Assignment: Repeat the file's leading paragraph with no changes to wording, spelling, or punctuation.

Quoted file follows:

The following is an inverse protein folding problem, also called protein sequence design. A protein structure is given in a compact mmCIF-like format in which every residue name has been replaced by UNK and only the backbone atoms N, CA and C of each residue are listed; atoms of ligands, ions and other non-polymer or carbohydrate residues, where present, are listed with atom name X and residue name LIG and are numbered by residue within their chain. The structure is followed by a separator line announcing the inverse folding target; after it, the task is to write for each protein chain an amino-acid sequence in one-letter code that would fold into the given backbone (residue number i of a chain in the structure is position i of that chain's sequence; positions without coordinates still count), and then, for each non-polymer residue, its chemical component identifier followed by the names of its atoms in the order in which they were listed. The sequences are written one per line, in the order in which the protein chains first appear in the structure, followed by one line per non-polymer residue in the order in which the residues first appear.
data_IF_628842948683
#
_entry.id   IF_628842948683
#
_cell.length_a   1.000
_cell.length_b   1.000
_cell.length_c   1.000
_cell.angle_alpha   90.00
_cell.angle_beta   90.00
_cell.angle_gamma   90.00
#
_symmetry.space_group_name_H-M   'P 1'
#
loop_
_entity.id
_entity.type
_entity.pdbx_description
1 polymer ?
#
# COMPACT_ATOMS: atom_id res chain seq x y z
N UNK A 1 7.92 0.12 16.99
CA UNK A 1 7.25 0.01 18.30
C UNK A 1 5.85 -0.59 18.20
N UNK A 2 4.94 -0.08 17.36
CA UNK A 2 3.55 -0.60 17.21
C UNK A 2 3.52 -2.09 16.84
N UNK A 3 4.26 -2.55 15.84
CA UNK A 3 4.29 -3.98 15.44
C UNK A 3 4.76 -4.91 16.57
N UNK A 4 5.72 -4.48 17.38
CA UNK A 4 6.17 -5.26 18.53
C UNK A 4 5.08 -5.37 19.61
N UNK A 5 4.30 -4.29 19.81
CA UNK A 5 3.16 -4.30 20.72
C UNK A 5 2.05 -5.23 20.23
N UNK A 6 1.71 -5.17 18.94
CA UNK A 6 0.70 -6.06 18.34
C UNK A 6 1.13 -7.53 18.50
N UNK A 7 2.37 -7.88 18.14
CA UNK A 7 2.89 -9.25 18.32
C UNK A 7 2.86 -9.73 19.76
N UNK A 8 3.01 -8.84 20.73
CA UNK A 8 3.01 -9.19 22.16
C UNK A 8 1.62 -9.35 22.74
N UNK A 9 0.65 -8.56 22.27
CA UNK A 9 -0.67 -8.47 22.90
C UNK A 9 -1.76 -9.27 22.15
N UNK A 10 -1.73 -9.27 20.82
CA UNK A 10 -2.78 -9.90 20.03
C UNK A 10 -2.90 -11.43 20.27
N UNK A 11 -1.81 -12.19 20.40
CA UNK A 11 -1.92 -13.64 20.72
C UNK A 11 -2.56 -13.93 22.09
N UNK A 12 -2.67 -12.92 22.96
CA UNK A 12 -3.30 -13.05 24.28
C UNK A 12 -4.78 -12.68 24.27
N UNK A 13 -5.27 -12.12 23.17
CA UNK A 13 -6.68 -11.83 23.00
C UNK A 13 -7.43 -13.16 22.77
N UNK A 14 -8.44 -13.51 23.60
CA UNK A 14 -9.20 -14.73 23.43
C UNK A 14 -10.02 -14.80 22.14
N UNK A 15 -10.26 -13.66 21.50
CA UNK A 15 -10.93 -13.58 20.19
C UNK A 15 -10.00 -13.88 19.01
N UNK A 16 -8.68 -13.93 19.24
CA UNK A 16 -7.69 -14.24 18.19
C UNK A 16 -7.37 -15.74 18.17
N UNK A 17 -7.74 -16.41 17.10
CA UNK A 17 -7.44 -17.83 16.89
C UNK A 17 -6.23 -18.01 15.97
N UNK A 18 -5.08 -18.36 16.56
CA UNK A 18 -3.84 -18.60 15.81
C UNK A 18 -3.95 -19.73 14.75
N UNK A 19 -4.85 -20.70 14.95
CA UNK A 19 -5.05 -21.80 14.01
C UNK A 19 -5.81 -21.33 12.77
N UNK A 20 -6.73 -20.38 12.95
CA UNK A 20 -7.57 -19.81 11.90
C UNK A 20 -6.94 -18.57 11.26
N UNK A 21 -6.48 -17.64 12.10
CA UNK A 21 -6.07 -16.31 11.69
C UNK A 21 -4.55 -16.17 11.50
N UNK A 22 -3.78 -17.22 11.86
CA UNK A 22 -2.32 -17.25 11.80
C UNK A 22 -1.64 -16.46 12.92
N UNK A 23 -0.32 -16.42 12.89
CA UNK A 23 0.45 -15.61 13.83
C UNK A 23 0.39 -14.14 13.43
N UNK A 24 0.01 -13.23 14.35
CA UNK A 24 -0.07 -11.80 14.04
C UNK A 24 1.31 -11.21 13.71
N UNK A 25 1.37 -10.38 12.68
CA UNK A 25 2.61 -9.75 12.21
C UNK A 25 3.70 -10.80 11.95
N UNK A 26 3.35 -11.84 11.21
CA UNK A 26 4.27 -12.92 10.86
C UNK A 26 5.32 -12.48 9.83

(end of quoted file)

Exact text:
The following is an inverse protein folding problem, also called protein sequence design. A protein structure is given in a compact mmCIF-like format in which every residue name has been replaced by UNK and only the backbone atoms N, CA and C of each residue are listed; atoms of ligands, ions and other non-polymer or carbohydrate residues, where present, are listed with atom name X and residue name LIG and are numbered by residue within their chain. The structure is followed by a separator line announcing the inverse folding target; after it, the task is to write for each protein chain an amino-acid sequence in one-letter code that would fold into the given backbone (residue number i of a chain in the structure is position i of that chain's sequence; positions without coordinates still count), and then, for each non-polymer residue, its chemical component identifier followed by the names of its atoms in the order in which they were listed. The sequences are written one per line, in the order in which the protein chains first appear in the structure, followed by one line per non-polymer residue in the order in which the residues first appear.